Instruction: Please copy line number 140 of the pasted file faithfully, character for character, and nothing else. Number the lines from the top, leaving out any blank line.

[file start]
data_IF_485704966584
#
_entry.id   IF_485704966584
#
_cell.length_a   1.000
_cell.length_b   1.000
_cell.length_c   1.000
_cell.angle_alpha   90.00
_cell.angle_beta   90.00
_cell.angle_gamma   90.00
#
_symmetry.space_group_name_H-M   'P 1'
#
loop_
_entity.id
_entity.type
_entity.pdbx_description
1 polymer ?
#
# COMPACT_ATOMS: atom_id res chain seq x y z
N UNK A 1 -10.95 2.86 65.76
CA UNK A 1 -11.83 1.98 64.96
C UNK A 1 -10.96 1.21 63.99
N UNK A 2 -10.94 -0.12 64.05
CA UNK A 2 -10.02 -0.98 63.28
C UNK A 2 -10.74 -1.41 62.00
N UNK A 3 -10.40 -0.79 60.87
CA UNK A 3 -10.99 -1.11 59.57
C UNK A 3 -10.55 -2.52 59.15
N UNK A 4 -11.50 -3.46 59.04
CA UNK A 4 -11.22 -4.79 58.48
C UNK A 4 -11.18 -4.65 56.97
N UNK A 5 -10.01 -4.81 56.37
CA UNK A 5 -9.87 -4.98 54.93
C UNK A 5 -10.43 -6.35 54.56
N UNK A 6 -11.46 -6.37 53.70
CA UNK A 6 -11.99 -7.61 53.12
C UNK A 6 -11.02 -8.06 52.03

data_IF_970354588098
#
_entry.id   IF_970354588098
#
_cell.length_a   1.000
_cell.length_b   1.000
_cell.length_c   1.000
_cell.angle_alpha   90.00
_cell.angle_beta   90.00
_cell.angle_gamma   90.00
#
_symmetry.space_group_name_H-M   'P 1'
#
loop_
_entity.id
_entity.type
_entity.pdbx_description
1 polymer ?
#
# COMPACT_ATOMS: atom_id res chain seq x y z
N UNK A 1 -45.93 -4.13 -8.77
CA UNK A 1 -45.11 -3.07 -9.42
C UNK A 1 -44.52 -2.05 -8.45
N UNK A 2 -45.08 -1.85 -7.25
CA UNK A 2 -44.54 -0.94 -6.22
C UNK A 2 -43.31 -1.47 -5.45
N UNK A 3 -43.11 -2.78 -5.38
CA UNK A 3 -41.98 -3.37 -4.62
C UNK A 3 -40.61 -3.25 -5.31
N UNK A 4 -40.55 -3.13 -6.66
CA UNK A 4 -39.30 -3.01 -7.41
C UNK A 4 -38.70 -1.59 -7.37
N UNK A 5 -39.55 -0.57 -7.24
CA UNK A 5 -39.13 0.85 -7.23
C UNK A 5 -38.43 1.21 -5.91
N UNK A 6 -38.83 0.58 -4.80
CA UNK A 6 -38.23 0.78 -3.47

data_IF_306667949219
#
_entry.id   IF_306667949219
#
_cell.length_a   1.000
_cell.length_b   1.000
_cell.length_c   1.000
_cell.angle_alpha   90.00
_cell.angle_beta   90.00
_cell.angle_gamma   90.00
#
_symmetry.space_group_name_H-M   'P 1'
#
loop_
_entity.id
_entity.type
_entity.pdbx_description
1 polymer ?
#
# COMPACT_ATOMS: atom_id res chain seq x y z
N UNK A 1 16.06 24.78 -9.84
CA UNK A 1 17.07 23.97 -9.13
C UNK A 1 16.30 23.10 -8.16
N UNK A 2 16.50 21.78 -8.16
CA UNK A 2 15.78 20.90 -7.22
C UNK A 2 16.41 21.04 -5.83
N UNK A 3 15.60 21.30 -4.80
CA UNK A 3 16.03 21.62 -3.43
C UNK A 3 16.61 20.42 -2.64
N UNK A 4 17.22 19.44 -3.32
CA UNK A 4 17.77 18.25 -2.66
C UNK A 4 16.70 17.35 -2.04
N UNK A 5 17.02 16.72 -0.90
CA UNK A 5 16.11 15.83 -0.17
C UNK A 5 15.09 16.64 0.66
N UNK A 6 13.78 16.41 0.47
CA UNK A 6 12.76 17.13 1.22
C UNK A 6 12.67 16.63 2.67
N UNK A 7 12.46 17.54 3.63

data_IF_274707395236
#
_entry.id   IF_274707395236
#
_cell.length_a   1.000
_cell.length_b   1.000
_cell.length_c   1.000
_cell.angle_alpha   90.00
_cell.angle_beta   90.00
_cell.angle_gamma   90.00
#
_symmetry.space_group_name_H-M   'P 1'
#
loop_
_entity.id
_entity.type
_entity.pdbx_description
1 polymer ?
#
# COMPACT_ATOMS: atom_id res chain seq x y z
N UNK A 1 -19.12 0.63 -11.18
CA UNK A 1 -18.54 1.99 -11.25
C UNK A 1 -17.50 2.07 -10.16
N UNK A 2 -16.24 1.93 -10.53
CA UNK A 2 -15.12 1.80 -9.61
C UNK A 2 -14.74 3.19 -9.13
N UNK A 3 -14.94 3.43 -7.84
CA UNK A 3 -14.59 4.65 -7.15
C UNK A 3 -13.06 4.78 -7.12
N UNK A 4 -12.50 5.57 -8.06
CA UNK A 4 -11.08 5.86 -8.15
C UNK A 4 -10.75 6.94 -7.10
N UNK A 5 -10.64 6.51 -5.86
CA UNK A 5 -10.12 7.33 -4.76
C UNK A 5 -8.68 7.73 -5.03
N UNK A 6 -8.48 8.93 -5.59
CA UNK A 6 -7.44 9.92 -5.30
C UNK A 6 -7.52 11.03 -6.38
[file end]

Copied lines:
C UNK A 2 -14.74 3.19 -9.13